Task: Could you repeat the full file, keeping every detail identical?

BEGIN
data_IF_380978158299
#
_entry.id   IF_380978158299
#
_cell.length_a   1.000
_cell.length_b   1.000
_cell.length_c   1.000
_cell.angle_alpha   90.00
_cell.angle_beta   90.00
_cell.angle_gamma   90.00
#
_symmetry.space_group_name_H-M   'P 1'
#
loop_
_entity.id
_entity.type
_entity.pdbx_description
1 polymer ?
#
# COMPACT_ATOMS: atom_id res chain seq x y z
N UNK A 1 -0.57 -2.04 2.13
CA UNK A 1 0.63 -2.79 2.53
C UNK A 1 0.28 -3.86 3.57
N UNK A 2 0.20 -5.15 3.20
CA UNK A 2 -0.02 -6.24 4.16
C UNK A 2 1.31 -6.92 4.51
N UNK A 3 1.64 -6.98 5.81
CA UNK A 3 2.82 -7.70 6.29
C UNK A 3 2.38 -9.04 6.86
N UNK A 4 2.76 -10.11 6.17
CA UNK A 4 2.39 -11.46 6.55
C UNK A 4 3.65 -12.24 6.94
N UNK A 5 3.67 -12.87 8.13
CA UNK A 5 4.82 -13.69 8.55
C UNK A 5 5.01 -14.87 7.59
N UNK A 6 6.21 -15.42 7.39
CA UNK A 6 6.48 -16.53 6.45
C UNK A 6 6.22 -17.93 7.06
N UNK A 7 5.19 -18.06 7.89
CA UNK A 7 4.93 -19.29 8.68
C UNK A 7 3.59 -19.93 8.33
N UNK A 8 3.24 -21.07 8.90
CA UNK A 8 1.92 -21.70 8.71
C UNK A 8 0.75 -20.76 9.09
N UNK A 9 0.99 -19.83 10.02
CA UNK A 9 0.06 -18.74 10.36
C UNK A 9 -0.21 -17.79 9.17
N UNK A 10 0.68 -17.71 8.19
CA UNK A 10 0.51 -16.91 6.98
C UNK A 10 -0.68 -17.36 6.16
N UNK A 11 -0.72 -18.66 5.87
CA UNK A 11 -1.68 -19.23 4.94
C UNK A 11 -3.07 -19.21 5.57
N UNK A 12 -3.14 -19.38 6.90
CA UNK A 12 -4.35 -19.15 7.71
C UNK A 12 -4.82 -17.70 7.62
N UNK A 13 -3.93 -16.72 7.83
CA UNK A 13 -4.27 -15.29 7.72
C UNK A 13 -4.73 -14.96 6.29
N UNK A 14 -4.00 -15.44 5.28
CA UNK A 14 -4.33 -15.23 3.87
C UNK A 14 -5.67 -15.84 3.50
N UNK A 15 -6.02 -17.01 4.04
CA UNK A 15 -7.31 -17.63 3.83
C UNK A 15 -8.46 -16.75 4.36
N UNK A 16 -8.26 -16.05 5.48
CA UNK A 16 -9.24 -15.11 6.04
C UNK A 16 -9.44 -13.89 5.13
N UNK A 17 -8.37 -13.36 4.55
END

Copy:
data_IF_380978158299
#
_entry.id   IF_380978158299
#
_cell.length_a   1.000
_cell.length_b   1.000
_cell.length_c   1.000
_cell.angle_alpha   90.00
_cell.angle_beta   90.00
_cell.angle_gamma   90.00
#
_symmetry.space_group_name_H-M   'P 1'
#
loop_
_entity.id
_entity.type
_entity.pdbx_description
1 polymer ?
#
# COMPACT_ATOMS: atom_id res chain seq x y z
N UNK A 1 -0.57 -2.04 2.13
CA UNK A 1 0.63 -2.79 2.53
C UNK A 1 0.28 -3.86 3.57
N UNK A 2 0.20 -5.15 3.20
CA UNK A 2 -0.02 -6.24 4.16
C UNK A 2 1.31 -6.92 4.51
N UNK A 3 1.64 -6.98 5.81
CA UNK A 3 2.82 -7.70 6.29
C UNK A 3 2.38 -9.04 6.86
N UNK A 4 2.76 -10.11 6.17
CA UNK A 4 2.39 -11.46 6.55
C UNK A 4 3.65 -12.24 6.94
N UNK A 5 3.67 -12.87 8.13
CA UNK A 5 4.82 -13.69 8.55
C UNK A 5 5.01 -14.87 7.59
N UNK A 6 6.21 -15.42 7.39
CA UNK A 6 6.48 -16.53 6.45
C UNK A 6 6.22 -17.93 7.06
N UNK A 7 5.19 -18.06 7.89
CA UNK A 7 4.93 -19.29 8.68
C UNK A 7 3.59 -19.93 8.33
N UNK A 8 3.24 -21.07 8.90
CA UNK A 8 1.92 -21.70 8.71
C UNK A 8 0.75 -20.76 9.09
N UNK A 9 0.99 -19.83 10.02
CA UNK A 9 0.06 -18.74 10.36
C UNK A 9 -0.21 -17.79 9.17
N UNK A 10 0.68 -17.71 8.19
CA UNK A 10 0.51 -16.91 6.98
C UNK A 10 -0.68 -17.36 6.16
N UNK A 11 -0.72 -18.66 5.87
CA UNK A 11 -1.68 -19.23 4.94
C UNK A 11 -3.07 -19.21 5.57
N UNK A 12 -3.14 -19.38 6.90
CA UNK A 12 -4.35 -19.15 7.71
C UNK A 12 -4.82 -17.70 7.62
N UNK A 13 -3.93 -16.72 7.83
CA UNK A 13 -4.27 -15.29 7.72
C UNK A 13 -4.73 -14.96 6.29
N UNK A 14 -4.00 -15.44 5.28
CA UNK A 14 -4.33 -15.23 3.87
C UNK A 14 -5.67 -15.84 3.50
N UNK A 15 -6.02 -17.01 4.04
CA UNK A 15 -7.31 -17.63 3.83
C UNK A 15 -8.46 -16.75 4.36
N UNK A 16 -8.26 -16.05 5.48
CA UNK A 16 -9.24 -15.11 6.04
C UNK A 16 -9.44 -13.89 5.13
N UNK A 17 -8.37 -13.36 4.55